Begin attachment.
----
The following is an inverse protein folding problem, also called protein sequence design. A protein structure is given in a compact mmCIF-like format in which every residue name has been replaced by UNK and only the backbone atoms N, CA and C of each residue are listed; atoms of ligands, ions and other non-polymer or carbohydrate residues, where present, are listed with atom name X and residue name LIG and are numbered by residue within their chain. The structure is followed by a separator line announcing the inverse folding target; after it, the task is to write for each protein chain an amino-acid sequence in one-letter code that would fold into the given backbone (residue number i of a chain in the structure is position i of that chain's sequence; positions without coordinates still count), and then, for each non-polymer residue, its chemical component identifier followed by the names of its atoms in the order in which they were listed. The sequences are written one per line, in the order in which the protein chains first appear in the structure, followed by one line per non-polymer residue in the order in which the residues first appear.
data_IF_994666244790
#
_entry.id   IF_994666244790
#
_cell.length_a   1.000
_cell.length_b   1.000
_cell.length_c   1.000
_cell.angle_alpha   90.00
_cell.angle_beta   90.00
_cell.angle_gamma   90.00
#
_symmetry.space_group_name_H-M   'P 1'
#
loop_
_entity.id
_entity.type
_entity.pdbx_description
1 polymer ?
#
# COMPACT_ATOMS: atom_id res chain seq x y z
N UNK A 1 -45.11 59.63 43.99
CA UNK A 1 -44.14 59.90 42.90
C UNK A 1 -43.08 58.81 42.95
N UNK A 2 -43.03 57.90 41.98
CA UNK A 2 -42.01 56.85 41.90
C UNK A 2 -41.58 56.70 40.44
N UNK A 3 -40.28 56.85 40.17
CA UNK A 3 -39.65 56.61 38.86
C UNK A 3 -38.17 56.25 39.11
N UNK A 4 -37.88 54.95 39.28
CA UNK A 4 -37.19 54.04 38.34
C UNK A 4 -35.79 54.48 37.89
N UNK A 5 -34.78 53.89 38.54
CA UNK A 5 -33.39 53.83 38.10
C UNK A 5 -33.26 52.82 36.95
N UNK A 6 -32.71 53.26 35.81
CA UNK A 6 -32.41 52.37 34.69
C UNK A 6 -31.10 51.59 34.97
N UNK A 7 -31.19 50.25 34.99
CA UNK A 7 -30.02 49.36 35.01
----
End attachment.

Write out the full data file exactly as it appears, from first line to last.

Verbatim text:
The following is an inverse protein folding problem, also called protein sequence design. A protein structure is given in a compact mmCIF-like format in which every residue name has been replaced by UNK and only the backbone atoms N, CA and C of each residue are listed; atoms of ligands, ions and other non-polymer or carbohydrate residues, where present, are listed with atom name X and residue name LIG and are numbered by residue within their chain. The structure is followed by a separator line announcing the inverse folding target; after it, the task is to write for each protein chain an amino-acid sequence in one-letter code that would fold into the given backbone (residue number i of a chain in the structure is position i of that chain's sequence; positions without coordinates still count), and then, for each non-polymer residue, its chemical component identifier followed by the names of its atoms in the order in which they were listed. The sequences are written one per line, in the order in which the protein chains first appear in the structure, followed by one line per non-polymer residue in the order in which the residues first appear.
data_IF_994666244790
#
_entry.id   IF_994666244790
#
_cell.length_a   1.000
_cell.length_b   1.000
_cell.length_c   1.000
_cell.angle_alpha   90.00
_cell.angle_beta   90.00
_cell.angle_gamma   90.00
#
_symmetry.space_group_name_H-M   'P 1'
#
loop_
_entity.id
_entity.type
_entity.pdbx_description
1 polymer ?
#
# COMPACT_ATOMS: atom_id res chain seq x y z
N UNK A 1 -45.11 59.63 43.99
CA UNK A 1 -44.14 59.90 42.90
C UNK A 1 -43.08 58.81 42.95
N UNK A 2 -43.03 57.90 41.98
CA UNK A 2 -42.01 56.85 41.90
C UNK A 2 -41.58 56.70 40.44
N UNK A 3 -40.28 56.85 40.17
CA UNK A 3 -39.65 56.61 38.86
C UNK A 3 -38.17 56.25 39.11
N UNK A 4 -37.88 54.95 39.28
CA UNK A 4 -37.19 54.04 38.34
C UNK A 4 -35.79 54.48 37.89
N UNK A 5 -34.78 53.89 38.54
CA UNK A 5 -33.39 53.83 38.10
C UNK A 5 -33.26 52.82 36.95
N UNK A 6 -32.71 53.26 35.81
CA UNK A 6 -32.41 52.37 34.69
C UNK A 6 -31.10 51.59 34.97
N UNK A 7 -31.19 50.25 34.99
CA UNK A 7 -30.02 49.36 35.01